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Quality of Life is More Important Than Quantity of Migraine Attacks

A friend’s husband told me he has migraine attacks every Saturday and Sunday. “It could be worse,” he said, “but this is no way to live.” At the time, it was a small miracle that I was even able to leave the house. I would have been thrilled to have migraine attacks confined to the weekends. Instead of saying this, I took a couple deep breaths. I reminded myself that this man’s migraine frequency causes him great distress and that his struggles are entirely independent of mine.

My philosphy on migraine advocacy

I kept thinking of this story as I wrote High-Frequency Episodic Migraine is Similar to Chronic Migraine. That conversation with my friend’s husband shaped a philosophy I try to live by in my migraine advocacy work:

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As long as you feel like migraine is affecting your ability to live a normal life, your migraine attacks are too frequent. It doesn’t matter if you have one attack a day, one a week, one a month, or one a year.

Any number of interruptions to life is too many

Online migraine communities are a source of strength and comfort for so many people who feel lost or alone, but they can also skew one’s perspective of migraine. All the patient advocates I can think of have (or have had) chronic migraine. Many patients who engage online are also chronic. It makes sense; when you have chronic migraine, it tends to play a huge role in your life.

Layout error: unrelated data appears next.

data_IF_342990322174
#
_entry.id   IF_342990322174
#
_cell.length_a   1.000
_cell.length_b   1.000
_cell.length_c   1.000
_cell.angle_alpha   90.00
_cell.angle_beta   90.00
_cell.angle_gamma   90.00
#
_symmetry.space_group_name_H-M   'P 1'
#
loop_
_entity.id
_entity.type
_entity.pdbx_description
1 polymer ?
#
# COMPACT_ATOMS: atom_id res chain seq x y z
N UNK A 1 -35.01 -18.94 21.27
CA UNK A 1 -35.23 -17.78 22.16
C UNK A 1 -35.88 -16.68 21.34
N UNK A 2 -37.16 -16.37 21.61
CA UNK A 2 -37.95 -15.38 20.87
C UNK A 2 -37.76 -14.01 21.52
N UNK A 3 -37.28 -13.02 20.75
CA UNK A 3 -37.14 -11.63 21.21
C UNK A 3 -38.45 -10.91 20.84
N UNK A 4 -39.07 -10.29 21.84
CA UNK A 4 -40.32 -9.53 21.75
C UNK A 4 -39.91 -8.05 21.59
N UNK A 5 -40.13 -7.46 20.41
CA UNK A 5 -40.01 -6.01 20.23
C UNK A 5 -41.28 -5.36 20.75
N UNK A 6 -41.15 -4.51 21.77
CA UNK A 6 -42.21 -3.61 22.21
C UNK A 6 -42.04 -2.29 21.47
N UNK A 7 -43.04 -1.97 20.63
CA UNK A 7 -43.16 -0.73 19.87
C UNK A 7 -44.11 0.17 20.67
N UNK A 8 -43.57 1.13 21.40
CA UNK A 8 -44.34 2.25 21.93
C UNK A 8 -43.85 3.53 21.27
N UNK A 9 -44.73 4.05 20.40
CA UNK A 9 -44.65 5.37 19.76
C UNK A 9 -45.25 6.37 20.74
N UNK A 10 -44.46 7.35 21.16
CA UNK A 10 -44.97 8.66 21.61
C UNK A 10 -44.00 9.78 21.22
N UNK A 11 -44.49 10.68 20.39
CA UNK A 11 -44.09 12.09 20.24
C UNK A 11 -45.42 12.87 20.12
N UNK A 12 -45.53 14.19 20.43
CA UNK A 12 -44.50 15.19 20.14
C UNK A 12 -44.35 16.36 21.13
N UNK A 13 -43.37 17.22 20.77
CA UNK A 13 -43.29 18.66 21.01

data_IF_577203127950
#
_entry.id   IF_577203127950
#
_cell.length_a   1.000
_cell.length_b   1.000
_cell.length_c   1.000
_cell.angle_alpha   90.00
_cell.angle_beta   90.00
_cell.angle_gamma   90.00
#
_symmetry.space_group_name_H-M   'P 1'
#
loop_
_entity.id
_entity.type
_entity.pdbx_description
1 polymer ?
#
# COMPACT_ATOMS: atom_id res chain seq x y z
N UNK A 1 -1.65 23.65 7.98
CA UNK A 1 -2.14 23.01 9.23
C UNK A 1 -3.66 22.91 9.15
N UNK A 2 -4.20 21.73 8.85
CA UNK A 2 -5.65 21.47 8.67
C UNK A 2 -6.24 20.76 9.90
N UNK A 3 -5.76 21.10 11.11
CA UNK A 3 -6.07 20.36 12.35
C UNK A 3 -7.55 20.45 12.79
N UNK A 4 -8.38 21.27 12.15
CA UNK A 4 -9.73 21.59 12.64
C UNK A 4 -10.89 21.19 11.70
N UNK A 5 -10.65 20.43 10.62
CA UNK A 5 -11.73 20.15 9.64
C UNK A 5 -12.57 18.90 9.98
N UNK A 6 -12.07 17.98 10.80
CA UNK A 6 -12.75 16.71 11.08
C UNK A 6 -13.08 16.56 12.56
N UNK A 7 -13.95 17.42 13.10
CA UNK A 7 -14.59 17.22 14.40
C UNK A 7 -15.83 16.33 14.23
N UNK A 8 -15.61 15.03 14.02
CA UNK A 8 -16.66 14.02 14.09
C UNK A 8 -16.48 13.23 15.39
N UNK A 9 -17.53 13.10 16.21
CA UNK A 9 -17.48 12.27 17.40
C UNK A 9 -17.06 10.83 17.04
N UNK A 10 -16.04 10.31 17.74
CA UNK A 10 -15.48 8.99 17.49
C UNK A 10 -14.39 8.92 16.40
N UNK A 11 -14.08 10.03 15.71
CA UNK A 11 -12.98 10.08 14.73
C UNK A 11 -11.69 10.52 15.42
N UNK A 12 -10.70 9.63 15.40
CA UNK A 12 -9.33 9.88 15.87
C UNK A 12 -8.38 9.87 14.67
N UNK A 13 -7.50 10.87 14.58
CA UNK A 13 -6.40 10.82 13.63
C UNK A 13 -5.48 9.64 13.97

Unfortunately, this slant toward chronic migraine leaves some people with episodic migraine feeling like their problems aren’t serious or important. That’s absolutely not true. No matter how frequent or severe your migraine attacks are, if you feel like they’re interrupting your life, you’re having too many.

Each experience should be respected

A woman once commented on the Faceboook page that she has two migraine attacks a month and that when one ends it's time for another to begin. Someone else responded, “Two migraines a month? That’s nothing. Try 20 a month. You have no idea how bad migraine can be.” Whether or not someone who has two migraine attacks a month knows what it’s like to have chronic migraine is irrelevant. If some feels like two attacks a month constitute a huge problem, then they do. No one else’s experience with migraine needs to come into play.

Quantity of migraine attacks doesn’t matter; quality of life does.

This article represents the opinions, thoughts, and experiences of the author; none of this content has been paid for by any advertiser. The team does not recommend or endorse any products or treatments discussed herein. Learn more about how we maintain editorial integrity here.

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